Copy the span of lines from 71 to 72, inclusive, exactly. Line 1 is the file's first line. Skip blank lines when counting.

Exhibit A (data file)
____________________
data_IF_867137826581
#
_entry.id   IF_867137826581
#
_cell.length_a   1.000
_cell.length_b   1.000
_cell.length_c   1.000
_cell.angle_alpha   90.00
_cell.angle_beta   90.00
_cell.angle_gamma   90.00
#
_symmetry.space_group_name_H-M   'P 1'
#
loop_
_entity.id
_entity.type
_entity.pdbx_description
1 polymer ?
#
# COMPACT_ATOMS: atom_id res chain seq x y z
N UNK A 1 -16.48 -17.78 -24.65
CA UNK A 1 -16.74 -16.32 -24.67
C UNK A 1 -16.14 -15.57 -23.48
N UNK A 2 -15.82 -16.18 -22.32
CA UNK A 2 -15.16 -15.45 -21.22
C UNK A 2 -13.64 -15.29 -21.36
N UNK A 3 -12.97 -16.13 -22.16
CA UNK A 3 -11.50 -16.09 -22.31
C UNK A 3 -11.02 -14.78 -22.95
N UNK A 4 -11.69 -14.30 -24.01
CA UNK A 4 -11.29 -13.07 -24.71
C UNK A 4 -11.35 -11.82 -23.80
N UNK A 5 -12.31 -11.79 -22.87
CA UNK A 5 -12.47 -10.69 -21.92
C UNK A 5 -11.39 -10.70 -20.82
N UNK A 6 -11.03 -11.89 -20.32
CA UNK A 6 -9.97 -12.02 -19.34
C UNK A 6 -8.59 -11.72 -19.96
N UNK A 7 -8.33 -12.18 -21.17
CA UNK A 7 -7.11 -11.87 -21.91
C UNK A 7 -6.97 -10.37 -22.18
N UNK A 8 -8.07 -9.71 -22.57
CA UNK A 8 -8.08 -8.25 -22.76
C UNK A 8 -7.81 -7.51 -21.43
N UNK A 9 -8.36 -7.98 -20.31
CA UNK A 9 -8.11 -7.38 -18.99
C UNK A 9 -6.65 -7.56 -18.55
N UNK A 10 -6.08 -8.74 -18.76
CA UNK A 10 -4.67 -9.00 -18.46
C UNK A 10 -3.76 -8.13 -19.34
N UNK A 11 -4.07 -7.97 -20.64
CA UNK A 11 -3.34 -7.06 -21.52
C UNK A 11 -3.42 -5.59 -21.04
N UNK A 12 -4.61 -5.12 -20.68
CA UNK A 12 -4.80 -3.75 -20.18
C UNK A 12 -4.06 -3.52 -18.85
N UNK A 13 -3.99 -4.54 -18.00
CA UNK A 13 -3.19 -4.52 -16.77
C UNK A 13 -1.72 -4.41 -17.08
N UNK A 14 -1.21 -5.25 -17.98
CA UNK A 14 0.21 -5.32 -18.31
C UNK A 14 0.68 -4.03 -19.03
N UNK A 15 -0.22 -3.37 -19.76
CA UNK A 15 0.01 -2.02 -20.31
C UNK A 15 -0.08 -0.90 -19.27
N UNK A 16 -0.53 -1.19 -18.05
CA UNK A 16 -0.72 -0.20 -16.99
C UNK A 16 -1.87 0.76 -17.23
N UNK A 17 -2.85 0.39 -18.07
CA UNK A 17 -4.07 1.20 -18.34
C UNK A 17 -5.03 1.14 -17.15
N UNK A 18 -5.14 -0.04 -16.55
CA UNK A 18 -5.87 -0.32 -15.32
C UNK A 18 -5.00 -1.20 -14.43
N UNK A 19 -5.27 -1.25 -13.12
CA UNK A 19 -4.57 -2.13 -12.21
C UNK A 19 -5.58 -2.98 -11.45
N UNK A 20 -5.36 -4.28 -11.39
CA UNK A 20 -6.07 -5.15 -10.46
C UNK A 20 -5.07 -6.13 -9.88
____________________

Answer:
C UNK A 17 -5.03 1.14 -17.15
N UNK A 18 -5.14 -0.04 -16.55